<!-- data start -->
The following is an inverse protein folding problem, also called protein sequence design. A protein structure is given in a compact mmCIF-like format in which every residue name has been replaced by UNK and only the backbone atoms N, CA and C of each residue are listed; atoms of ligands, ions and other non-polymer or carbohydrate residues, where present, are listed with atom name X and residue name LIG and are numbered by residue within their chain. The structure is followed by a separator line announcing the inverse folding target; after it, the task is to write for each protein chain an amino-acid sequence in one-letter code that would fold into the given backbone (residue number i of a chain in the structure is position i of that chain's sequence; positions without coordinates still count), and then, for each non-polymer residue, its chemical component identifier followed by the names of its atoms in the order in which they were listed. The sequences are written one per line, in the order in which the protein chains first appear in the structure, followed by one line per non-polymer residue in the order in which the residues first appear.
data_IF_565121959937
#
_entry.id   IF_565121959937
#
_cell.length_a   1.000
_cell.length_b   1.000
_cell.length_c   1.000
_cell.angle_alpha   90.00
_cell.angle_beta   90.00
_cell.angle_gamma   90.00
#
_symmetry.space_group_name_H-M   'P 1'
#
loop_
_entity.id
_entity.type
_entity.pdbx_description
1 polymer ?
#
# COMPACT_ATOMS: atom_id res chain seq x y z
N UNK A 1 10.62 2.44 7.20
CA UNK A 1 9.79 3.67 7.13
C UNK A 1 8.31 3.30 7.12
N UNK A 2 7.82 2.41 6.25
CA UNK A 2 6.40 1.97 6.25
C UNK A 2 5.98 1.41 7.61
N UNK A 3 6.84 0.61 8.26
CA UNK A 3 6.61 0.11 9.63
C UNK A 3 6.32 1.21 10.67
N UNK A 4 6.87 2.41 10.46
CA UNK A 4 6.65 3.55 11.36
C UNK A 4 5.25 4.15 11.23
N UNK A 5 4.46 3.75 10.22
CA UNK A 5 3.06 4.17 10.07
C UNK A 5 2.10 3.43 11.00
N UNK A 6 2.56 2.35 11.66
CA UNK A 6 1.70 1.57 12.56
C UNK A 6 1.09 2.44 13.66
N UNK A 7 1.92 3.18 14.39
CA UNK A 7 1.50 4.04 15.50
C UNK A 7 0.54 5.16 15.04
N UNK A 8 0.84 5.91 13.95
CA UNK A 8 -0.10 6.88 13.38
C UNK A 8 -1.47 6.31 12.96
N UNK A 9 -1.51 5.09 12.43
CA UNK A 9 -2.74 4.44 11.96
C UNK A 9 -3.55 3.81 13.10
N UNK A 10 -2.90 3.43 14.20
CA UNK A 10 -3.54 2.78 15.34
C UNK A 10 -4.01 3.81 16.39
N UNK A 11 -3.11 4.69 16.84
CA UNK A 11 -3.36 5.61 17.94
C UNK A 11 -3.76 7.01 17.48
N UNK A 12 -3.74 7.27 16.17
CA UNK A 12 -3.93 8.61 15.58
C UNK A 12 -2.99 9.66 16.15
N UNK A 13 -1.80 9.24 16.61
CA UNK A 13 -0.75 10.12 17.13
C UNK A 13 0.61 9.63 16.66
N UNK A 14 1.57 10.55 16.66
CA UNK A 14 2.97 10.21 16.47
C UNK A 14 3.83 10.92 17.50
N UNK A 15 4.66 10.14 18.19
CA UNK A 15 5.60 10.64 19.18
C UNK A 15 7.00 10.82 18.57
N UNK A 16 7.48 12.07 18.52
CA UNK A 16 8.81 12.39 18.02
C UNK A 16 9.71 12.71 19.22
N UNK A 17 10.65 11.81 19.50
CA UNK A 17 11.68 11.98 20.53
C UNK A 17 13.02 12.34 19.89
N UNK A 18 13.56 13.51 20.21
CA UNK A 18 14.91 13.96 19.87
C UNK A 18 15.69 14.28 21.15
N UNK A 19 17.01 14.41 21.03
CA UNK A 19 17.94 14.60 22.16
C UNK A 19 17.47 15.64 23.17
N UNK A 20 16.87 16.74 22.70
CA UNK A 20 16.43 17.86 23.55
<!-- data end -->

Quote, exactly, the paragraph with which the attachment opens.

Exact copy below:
The following is an inverse protein folding problem, also called protein sequence design. A protein structure is given in a compact mmCIF-like format in which every residue name has been replaced by UNK and only the backbone atoms N, CA and C of each residue are listed; atoms of ligands, ions and other non-polymer or carbohydrate residues, where present, are listed with atom name X and residue name LIG and are numbered by residue within their chain. The structure is followed by a separator line announcing the inverse folding target; after it, the task is to write for each protein chain an amino-acid sequence in one-letter code that would fold into the given backbone (residue number i of a chain in the structure is position i of that chain's sequence; positions without coordinates still count), and then, for each non-polymer residue, its chemical component identifier followed by the names of its atoms in the order in which they were listed. The sequences are written one per line, in the order in which the protein chains first appear in the structure, followed by one line per non-polymer residue in the order in which the residues first appear.